New Translator, The Same Old Faithfulness

My prayer going into tonight was, “God I am still all yours. All glory to you for last night. Please, please, please do it again!”

He did.

Tonight was great. Not only was it a lot of fun, but we started to gel as a group. Their participation was more active and they were sharing personal information in the safety of the group. We laughed at each other and at ourselves. God was there.

To begin, I met Tato. Tato was my translator. Immediately we clicked in terms of personality. He was fun and really just brought a great attitude. We went over what we would be covering and talked about some terms that might make things tricky. Before we got started, Tato asked if we could pray. He prayed that God would bless the time, that He would make Tato and I of one mind and one mouth so that it wouldn’t feel like there was translation, rather it would feel like one fluid movement. He prayed that he would have clarity and wisdom to find the right word quickly. Basically, Tato was amazing.

When we got started, we did a quick review and then started right in talking about life purpose. We did a great exercise that Dr. Mulford suggested before I left. I brought up Carla (smallest foot in the class) and Roosevelt (largest foot in the class) and made them switch left shoes. Thankfully, Carla wore tiny black 3-inch heels. They looked RIDICULOUS walking around the classroom. By the time I offered them 50,000 pesos ($25) they were willing to wear them the rest of the night. We used the exercise to talk about how identifying an opportunity is recognizing the right fit. A good business is the right fit. Unfortunately, however, sometimes when we are offered money, reputation, and status we sacrifice the right fit. We aren’t walking in our calling.

From there, they shared about the self, community, and resource assessments I assigned for homework. One student said this exercise was the first time she realized that the only thing that keeps her up at night and wakes her up in the morning is the thought of finding a way to help someone. Another shared from his experience that he felt that the restaurant industry in Colombia lacked vision and drive and that he felt like he was the one who could disrupt that culture. Another talked about a memory she had of a simple life growing up and how when she starts her own business she can create that simple life again. I challenged them to write down their life purpose statement and share it tomorrow at the end of class. We’ll see tomorrow, but I hope I have some great statements to share.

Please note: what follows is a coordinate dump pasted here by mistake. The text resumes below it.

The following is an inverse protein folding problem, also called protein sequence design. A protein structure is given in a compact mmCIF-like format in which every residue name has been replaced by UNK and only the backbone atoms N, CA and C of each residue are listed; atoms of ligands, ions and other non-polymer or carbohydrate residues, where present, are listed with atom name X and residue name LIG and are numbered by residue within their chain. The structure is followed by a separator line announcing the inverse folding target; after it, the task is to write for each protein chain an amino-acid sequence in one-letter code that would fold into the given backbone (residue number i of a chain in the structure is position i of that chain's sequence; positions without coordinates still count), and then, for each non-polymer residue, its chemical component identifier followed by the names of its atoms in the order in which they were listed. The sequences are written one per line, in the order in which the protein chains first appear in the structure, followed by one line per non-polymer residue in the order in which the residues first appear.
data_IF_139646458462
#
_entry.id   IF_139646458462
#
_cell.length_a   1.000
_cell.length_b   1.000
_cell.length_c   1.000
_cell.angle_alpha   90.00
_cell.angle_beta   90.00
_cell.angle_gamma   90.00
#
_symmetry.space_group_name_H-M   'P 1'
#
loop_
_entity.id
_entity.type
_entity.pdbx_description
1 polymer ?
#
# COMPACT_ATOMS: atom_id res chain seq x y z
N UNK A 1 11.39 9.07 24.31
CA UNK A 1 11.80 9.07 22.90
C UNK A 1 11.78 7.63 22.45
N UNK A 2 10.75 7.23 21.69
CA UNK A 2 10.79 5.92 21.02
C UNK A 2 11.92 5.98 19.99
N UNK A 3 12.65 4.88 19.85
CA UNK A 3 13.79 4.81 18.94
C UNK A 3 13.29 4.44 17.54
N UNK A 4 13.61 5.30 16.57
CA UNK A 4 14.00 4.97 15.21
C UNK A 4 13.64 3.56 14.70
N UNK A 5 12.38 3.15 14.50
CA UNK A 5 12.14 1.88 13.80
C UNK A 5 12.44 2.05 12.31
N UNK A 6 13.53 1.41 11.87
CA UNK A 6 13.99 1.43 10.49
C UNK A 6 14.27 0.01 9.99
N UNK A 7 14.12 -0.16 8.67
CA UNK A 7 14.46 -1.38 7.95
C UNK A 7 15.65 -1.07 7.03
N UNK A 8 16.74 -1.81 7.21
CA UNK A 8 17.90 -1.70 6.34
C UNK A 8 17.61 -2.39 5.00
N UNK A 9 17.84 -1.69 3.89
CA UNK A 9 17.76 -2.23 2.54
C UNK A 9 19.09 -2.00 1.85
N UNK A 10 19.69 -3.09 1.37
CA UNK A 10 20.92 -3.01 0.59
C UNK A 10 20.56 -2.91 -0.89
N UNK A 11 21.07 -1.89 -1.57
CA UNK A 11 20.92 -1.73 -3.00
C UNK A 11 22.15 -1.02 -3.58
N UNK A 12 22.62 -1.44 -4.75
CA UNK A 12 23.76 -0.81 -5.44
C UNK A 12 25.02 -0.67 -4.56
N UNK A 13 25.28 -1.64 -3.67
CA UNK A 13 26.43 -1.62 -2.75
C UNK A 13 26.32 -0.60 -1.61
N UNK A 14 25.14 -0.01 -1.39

I got to employ my favorite teaching technique today – interactive storytelling. It was so fun! And doing it with a translator (something I was really concerned about) was actually even more fun. Tato would follow me around and do every action, every face. It was like watching myself on repeat. Not only that, but he and I would interact with one another. We involved the students and it created a really powerful and memorable moment. We told the parable of the man who didn’t count the costs from Luke 14. It led us into opportunity cost and the students had a lot to say about what it would cost them and their community not to start a business.

We moved from talking about taking calculated risks, to problem solving, using Philippians 4:6-8 as a guide:

“Do not be anxious about anything, but in every situation, by prayer and petition, with thanksgiving, present your requests to God. And the peace of God, which transcends all understanding, will guard your hearts and your minds in Christ Jesus. Finally, brothers and sisters, whatever is true, whatever is noble, whatever is right, whatever is pure, whatever is lovely, whatever is admirable—if anything is excellent or praiseworthy—think about such things.”

It was an incredible activity. We walked through the biblical problem solving steps (Do not worry; Pray; Thank God for His Faithfulness; Make your Request; Think Rightly; Ask What the Bible Says; Take Action; Actively Rest in God’s Peace) and really applied each one to our own lives and particular situation.

The last activity we did was group problem solving and it went just as I wanted it to. The students broke into groups and had a case study to come to consensus about. The hitch was that I gave one person in each group a slip of paper that told them which option they were allowed to vote for. The goal was to see how the groups would respond to an incredibly stubborn participant. Two groups came to consensus and two did not. After the session was over, I had one gentleman come up to me to talk about the exercise. He wouldn’t change his opinion, even though the rest of the team had come to side with the plant. He wanted to know if he was right about the problem. I explained that there was no ‘right’ answer, but that in group problem solving situations, you can’t just cater to the most stubborn person. This activity had the groups excited!

Pastor Edgardo, Maru, and I went out to dinner for crepes after the session. We sat and talked for almost two hours about their vision and what God is doing through their organization. There is so much synergy between RCE and Visionet and I am excited to see if God has bigger ideas in mind.

Both Edgardo and Maru said that they didn’t understand why Regent was sending me, but now, after just a couple of days, they realized that Regent didn’t send me – God did. Amen to that. I have been so blessed by my time in Colombia and am just so excited to see what God has in store tomorrow.

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